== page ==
To The Daily Sun,
In 1978, my family purchased Lakeport Landing Marina. They sold everything they had, including a vehicle, just for the down payment. My father came from less than nothing, but what he lacked in education and money, he made up for with hard work and determination. My parents struggled for years working every day to turn a boatyard, which looked more like a junkyard, into a marina. My father had a vision.
His vision was hindered in 1983 after he rightfully purchased the property located at 21 Elm St. from the City of Laconia for $25,000. An error was made by the city and Irwin Marine sued to block the sale. The mistake resulted in the city having to undo the transaction and return the money to my father. We ended up with a 30-year lease instead, which at the time was our only option.
My father always believed that there was an understanding with the city that he had the first right to purchase the property at the end of the lease. My father passed away on April 10, 2013. For most of my life, I have known how important obtaining this property was to him. I saw how disappointed he was at the end when he realized that his time was running out and this part of his vision from way back in 1978 had not been achieved.
Over the years we invested over $500,000 in the property in the form of improvements, taxes and lease payments. Last fall we offered to purchase the property for $331,400, which is the assessed value. By this offer, we were essentially purchasing the showroom twice. We had made the lease payments for the last 30 years and also paid to build the building, which in 1983 was in excess of $200,000. It was the deal my father had to take 30 years ago, and 30 years later; this is what the City of Laconia felt the property was worth.
I became aware that Irwin Marine also still wanted the property and intended to move aggressively to do whatever it took to obtain it. They are already the largest marina in the state of New Hampshire so obtaining this property, which is a long narrow strip of land less than one acre, was not going to give them any more exposure and very little additional space. I couldn't help but think that it must be some sort of power play when their representatives bluntly told me that they would acquire the property and have much deeper pockets than Lakeport Landing to do so.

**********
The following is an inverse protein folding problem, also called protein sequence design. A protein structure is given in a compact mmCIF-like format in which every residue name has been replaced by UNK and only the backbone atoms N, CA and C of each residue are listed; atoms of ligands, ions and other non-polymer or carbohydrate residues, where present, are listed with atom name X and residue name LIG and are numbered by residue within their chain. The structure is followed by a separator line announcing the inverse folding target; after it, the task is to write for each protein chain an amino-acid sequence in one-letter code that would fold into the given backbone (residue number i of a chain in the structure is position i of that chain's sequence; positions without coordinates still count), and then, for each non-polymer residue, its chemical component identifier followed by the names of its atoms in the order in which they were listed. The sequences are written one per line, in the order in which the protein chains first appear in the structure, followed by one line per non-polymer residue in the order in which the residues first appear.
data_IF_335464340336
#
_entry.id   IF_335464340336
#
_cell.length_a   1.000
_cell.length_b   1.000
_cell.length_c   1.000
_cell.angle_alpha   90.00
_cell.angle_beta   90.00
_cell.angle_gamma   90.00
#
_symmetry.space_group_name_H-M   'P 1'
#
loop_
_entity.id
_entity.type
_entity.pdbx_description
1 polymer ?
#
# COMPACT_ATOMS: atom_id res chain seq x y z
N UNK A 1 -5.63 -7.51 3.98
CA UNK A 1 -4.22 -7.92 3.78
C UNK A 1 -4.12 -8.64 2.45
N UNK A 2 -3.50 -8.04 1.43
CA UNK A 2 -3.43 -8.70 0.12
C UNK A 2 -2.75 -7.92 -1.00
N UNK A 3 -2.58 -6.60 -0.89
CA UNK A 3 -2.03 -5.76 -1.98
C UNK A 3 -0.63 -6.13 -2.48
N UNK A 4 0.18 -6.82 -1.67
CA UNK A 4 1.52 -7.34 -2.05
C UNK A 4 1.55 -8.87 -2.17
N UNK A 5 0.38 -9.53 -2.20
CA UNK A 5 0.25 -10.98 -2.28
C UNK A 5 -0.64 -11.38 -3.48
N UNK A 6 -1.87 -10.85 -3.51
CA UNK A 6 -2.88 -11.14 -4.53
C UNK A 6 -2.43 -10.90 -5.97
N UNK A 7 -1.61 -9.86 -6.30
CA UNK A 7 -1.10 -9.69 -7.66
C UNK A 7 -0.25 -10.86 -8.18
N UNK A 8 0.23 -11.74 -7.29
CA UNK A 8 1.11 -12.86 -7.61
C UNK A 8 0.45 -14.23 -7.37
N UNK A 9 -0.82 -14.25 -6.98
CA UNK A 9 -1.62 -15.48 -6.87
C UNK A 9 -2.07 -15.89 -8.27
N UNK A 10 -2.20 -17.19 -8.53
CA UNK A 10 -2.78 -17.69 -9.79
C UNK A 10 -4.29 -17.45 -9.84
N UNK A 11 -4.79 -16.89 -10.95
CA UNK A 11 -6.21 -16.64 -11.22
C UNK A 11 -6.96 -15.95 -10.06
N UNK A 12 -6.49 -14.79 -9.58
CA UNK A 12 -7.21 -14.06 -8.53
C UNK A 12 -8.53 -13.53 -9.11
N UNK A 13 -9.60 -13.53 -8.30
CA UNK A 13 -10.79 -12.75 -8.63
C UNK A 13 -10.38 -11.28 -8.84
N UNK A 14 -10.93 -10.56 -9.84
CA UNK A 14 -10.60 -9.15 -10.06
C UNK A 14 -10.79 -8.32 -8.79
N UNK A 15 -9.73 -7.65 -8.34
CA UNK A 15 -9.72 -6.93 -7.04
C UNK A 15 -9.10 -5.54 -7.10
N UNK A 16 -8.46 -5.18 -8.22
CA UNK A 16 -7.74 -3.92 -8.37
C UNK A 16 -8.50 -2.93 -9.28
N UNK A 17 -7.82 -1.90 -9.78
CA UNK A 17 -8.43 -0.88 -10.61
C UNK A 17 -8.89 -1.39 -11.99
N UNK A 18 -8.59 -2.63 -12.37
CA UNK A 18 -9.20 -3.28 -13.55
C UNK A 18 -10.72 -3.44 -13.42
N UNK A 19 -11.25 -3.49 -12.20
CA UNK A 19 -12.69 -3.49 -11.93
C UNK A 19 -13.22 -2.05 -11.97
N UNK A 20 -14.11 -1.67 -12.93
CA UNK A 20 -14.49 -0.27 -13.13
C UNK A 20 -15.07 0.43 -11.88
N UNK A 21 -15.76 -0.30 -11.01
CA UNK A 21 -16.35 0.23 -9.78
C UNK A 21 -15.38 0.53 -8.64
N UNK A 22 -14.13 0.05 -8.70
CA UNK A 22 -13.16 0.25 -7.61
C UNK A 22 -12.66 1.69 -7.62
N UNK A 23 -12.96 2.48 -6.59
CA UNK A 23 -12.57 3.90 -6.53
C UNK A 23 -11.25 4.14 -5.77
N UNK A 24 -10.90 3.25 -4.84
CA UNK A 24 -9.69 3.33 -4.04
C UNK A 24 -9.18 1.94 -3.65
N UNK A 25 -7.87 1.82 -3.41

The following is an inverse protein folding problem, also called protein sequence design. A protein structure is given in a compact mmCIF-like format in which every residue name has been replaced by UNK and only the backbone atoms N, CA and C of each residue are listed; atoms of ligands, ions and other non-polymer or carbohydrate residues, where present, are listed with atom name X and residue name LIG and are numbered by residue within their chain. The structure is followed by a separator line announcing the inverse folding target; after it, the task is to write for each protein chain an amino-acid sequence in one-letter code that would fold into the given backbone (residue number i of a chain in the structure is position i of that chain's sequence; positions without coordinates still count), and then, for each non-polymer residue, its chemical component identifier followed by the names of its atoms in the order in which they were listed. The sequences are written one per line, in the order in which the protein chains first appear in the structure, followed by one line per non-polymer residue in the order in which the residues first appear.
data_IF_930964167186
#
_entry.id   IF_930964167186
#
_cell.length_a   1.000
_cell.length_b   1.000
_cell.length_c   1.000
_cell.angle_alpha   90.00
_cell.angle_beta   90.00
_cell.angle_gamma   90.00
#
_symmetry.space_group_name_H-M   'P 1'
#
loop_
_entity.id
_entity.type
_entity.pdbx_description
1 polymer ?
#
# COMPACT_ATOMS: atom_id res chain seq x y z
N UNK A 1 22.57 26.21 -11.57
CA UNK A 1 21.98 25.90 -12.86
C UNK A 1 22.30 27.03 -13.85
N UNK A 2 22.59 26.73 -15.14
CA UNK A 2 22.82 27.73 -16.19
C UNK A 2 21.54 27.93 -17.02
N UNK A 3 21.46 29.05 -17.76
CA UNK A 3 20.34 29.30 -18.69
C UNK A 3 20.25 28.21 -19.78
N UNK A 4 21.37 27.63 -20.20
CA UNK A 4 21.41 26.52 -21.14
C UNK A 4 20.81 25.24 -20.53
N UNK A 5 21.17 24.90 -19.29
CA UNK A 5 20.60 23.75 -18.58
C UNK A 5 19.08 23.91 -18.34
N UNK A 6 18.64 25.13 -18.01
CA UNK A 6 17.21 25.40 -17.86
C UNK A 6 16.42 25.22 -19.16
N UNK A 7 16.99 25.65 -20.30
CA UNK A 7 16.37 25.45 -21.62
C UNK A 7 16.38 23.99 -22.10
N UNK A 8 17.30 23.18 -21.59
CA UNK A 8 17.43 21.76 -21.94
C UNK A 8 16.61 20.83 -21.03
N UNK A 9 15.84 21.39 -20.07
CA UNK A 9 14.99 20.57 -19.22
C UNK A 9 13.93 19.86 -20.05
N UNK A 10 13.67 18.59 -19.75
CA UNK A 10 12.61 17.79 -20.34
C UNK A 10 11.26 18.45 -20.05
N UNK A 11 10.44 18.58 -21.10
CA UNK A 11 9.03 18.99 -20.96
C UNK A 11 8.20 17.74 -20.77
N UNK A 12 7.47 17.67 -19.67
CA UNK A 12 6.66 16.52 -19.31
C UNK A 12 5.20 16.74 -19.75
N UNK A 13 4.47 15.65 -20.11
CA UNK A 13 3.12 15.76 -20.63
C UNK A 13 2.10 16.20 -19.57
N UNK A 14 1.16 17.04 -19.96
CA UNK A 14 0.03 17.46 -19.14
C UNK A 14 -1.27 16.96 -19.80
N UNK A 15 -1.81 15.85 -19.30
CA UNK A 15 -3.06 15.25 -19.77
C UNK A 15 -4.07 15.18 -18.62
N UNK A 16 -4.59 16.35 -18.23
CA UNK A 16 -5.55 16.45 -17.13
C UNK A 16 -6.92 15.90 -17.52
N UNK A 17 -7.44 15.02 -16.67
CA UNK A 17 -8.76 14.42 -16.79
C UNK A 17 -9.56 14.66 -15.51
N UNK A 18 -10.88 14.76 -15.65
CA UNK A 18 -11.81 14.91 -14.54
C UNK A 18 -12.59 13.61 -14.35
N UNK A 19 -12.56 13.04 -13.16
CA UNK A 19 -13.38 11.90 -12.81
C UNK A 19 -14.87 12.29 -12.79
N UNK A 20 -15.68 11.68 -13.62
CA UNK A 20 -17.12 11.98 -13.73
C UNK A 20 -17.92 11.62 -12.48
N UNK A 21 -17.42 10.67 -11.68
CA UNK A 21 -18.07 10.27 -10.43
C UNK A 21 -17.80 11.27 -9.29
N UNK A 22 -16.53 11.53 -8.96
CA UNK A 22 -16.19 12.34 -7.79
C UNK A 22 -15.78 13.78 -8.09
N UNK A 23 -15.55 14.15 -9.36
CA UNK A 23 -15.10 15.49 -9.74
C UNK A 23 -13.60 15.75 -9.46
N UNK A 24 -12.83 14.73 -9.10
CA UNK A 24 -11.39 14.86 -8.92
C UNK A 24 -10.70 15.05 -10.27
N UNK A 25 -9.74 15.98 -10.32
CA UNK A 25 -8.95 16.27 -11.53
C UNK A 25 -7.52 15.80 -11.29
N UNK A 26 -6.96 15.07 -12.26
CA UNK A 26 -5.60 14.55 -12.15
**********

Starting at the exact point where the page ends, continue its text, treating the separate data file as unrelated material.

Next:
They informed me that it "wasn't personal, it was business". After 37 years of being their neighbor it was both personal and business, bad business.
I was shocked when the City Council unexpectedly made their decision during a time where I felt we were still in the negotiation process. I believe there was a rush to judgement and lack of consideration when the final decision was made roughly 30 minutes after looking at the two offers. Sure, the Irwin Maine offer was in excess of any reasonable value for the property, but I question whether the City Council really had time to consider the fairness of the two offers.
Without committing to a final price, my offer included an agreement to keep a taxable building of the existing size on the property for a period of 50 years. I also agreed to substantially increase the size of another building on Park Street which would have added to the city's tax roll. In the long run, the city would be making much more money with Lakeport Landing's commitment to expand, than Irwin Marine's one time over-payment.
The City Council took something special away from me to give to Irwin Marine, because they felt this was in the best interest of the city. Who is the city? Am I not part of the city? Is my family's taxpaying dollars since 1978 not part of the city? Are my employees who live here not part of the city?
Was it fair to view both parties as identical even though Lakeport Landing has invested hundreds of thousands into the property and Irwin Marine has invested nothing?
The City Council still has the opportunity to "get it right", if any one of the four councilors (Bownes, Doyle, Hamel or Lipman) would move to reconsider Monday's vote to sell the property to Irwin Marine and acknowledge that the process of our negotiations may not have been properly followed.